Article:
Farm Science Review panel talks economics of water quality, fertilizer tax

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LONDON, Ohio — As Ohio farmers confront new regulations and best management practices related to improving water quality and reducing nutrient runoff, they’ll undoubtedly incur some costs along the way.

In a panel discussion on opening day of the Farm Science Review, a group of economics experts from Ohio State University discussed the broad costs producers can expect. The goal is to reduce nutrient runoff into Lake Erie, which causes harmful algal blooms.

For the most part, new regulations are not yet a law. But some of the proposals include a requirement for certification to apply fertilizer (similar to a pesticide applicator license), required soil testing, and requiring farmers to develop and use a nutrient management plan.

The costs

Barry Ward, an ag economist with OSU, said an applicator license could cost about $50 a year per applicator — a fairly reasonable cost.
Requiring soil testing, he said, would likely cost $3-4 per acre.

The most expensive factor so far looks to be the nutrient management plan, which Ward said could cost several thousand dollars, depending on the kinds of facility infrastructure that may be required.

Ward said some of the costs may not seem like much, but in a year of shrinking profit margins, like 2013, those costs could become more burdensome.

“Some of these costs per acre per year could be impacted,” he said.

He researches the costs of new conservation measures and “how they might impact farmer bottomline.”

Tax fertilizer

Brent Sohngen, an OSU environmental economics professor, took a different approach by suggesting farmers pay a tax on the phosphorus and nitrogen fertilizer they apply.

He scrutinized farm conservation efforts of the past few decades, saying they have not produced the results people want. He said as much as $100 million is spent in Ohio each year on water pollution, but the result isn’t effective.

“When we look at the data and when we look at the evidence and we try things out in the field, they inevitably don’t work,” he said. “(We’re) not putting enough pressure on our government officials who actually designed these programs to make them work.”

Managing phosphorus

Elena Irwin, environmental and economics professor, said the concern is phosphorus management. She agreed with Sohngen that some practices “clearly aren’t” working, but at the same time, “there are going to be some that are, so we need to do a better job of demonstrating which ones are effective.”

She said farmers are rightfully concerned about money and economics, but their attitude also plays a part in what what new practices they use. They have to believe in a practice and see that it’s beneficial.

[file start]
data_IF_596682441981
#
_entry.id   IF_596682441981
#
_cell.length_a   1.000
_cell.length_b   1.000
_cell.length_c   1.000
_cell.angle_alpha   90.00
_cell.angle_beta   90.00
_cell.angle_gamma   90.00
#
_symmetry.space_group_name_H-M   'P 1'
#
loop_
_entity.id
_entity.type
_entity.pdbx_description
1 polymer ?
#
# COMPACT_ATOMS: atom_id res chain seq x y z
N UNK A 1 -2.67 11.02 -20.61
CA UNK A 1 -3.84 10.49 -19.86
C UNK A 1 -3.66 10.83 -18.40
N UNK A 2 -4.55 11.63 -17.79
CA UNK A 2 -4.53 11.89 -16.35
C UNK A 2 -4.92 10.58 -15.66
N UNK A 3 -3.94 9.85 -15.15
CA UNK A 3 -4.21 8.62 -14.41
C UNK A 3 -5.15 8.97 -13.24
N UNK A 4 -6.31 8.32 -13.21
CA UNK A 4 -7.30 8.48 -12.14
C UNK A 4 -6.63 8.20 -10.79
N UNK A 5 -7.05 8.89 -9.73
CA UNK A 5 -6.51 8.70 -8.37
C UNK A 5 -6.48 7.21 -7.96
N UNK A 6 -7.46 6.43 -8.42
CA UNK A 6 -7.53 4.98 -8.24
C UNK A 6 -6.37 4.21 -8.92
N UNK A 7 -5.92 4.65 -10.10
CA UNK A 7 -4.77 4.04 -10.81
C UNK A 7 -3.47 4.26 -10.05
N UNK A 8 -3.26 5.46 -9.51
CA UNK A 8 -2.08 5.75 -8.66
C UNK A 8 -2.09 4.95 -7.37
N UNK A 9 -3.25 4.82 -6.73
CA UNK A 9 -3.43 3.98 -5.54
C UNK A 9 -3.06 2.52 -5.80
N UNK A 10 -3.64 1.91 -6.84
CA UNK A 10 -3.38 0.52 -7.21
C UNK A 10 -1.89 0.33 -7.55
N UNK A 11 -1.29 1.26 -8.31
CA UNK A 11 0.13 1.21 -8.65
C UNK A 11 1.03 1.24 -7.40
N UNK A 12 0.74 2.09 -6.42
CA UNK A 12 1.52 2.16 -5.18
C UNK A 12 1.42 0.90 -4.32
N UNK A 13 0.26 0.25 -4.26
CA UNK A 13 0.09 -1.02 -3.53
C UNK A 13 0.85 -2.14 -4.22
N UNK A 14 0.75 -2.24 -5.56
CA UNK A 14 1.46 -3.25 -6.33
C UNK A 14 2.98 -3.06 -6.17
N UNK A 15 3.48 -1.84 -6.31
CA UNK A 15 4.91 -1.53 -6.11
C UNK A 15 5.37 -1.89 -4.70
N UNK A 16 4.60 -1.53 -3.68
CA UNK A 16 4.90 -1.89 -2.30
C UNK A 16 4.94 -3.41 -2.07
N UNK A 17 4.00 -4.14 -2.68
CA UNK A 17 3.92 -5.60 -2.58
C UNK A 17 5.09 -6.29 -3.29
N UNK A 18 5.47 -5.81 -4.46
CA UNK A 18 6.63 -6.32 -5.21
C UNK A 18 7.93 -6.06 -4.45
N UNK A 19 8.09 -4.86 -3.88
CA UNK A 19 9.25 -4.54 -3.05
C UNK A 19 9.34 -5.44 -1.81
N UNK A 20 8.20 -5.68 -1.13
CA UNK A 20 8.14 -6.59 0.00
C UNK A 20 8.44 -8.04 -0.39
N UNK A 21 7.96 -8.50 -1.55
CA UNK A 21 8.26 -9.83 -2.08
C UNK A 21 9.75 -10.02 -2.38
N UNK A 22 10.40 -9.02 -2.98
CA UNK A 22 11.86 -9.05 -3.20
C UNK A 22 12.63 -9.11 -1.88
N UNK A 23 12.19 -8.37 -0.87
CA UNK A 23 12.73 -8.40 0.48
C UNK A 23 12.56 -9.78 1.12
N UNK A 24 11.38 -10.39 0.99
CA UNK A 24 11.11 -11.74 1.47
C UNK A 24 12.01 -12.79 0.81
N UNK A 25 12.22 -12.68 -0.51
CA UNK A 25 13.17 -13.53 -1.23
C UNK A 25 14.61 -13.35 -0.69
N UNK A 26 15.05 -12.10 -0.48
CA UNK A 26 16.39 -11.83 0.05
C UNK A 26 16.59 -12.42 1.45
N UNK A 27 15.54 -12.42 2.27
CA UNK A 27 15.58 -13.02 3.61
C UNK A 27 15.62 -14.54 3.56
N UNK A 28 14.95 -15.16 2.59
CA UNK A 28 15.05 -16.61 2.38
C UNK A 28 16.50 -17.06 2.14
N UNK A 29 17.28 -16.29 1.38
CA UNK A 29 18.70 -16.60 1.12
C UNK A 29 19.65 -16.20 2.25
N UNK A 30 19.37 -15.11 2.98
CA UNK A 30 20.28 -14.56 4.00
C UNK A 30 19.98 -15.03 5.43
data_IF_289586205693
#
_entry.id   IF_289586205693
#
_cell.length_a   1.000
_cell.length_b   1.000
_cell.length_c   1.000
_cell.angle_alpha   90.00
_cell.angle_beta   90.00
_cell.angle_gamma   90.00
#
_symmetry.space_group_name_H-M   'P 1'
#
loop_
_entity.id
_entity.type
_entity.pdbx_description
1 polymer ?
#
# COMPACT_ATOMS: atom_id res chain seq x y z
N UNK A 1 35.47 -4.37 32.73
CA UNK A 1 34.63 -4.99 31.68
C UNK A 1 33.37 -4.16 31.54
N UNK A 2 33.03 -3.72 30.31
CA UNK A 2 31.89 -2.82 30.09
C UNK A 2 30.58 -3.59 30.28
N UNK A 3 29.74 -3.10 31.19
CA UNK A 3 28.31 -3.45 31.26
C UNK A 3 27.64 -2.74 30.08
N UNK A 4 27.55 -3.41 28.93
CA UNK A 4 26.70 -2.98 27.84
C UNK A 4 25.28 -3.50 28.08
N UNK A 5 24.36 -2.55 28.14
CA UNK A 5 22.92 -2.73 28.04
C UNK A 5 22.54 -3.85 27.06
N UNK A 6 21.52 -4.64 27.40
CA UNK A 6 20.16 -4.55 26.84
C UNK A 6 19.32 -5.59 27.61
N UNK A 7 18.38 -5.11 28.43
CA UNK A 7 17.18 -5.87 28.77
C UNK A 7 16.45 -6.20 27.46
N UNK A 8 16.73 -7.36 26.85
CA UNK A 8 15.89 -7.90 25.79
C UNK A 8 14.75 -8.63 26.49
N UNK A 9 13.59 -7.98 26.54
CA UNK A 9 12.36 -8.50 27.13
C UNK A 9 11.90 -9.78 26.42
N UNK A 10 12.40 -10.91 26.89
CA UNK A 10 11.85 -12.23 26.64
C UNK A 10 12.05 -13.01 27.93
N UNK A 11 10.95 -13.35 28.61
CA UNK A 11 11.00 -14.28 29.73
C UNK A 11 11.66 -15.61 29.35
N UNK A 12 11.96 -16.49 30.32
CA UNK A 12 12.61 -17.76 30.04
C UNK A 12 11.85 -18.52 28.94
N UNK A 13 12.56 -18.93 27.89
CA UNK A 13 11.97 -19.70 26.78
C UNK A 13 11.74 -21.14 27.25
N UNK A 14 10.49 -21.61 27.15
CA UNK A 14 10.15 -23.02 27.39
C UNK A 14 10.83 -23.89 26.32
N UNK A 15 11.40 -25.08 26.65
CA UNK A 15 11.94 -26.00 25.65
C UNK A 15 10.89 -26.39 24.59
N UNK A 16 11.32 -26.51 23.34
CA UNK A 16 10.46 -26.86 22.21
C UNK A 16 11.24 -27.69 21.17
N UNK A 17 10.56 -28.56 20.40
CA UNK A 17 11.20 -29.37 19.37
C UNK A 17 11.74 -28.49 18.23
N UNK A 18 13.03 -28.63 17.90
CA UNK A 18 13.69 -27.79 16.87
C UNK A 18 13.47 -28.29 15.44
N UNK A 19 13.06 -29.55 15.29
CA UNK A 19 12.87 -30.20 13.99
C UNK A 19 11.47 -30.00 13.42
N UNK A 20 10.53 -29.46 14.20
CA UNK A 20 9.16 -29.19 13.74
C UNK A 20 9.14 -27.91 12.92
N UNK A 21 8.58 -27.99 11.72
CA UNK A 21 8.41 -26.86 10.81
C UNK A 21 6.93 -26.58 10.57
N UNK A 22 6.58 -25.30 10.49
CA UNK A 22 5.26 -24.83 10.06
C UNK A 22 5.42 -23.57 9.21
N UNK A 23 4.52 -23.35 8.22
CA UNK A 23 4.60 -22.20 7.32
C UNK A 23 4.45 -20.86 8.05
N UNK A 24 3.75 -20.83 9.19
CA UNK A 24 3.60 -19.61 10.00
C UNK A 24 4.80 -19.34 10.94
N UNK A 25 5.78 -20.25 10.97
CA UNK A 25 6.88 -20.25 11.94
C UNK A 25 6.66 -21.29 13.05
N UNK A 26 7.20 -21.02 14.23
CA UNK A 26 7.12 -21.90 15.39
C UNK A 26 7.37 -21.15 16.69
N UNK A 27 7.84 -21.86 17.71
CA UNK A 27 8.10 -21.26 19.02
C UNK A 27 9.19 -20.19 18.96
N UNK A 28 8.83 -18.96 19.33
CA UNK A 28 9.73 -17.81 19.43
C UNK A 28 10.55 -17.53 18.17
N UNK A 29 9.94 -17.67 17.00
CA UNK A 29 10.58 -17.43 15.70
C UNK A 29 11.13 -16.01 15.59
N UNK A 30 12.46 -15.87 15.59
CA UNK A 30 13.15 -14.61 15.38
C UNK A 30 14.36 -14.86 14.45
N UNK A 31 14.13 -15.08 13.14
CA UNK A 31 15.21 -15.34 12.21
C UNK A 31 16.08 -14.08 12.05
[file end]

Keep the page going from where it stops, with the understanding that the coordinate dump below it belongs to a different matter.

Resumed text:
“There’s lots of potential here we think to improve this,” she said.

The panelists also talked about the goals for Lake Erie water quality. Irwin said the broad goal is for a 41 percent decrease in dissolved phosphorus, and a 37 percent reduction in dissolved phosphorus.

Irwin outlined several best management practices to help get this done, saying they do make a difference, but Sohngen said it will take a tax if the goal is to be fully reached.

“You would never be able to get that kind of a reduction,” he said, without a significant tax on fertilizer.

He said if farmers were taxed for the fertilizer they apply, they would apply less and the government could do away with certain federal farm conservation programs.

But taxing farmers for applying fertilizer is just one possible answer to improving water quality, and possibly not the most popular.

Other answers include planting cover crops, installing tile drainage controls, and following the Tri-State Fertilizer Recommendations, which tells farmers to apply the right amount of fertilizer at the right time, at the right rate and in the right place.

Irwin disputed Sohngen’s suggestion that farmers are applying too much phosphorus and not managing it. She said “the jury is still out” on the new conservation measures, and expressed her confidence that farmers’ actions are making a difference.

Tadd Nicholson, executive director of the Ohio Corn and Wheat Growers Association, was among a half-dozen commodity leaders who listened in on the discussion.

Decreased yields

He said a tax on phosphorus would decrease crop production at a time when the nation needs more food, to feed a growing number of people.

“What a tax would do is cause us to produce less crops, and that completely ignores the fact that we’ve got a lot of people to feed and we’re going to have more people in the future to feed,” he said.

Instead, Nicholson said there needs to be a “balance” between economic concerns and a clean environment. He and other Ohio farmers recently contributed $1 million to help state leaders research the issue.

Aside from the environmental concerns, he said farmers have a direct economic incentive to doing things right: They keep expensive nutrients in the fields.

“You don’t have to force a farmer to keep fertilizer on his field,” Nicholson said. “He will happily do that because he bought it.”

About the Author

Chris Kick lives in Wooster, Ohio. An American FFA Degree recipient, he holds a bachelor’s in creative writing from Ashland University. He spends his free time on his grandparents’ farms in Wayne and Holmes counties. More Stories by Chris Kick

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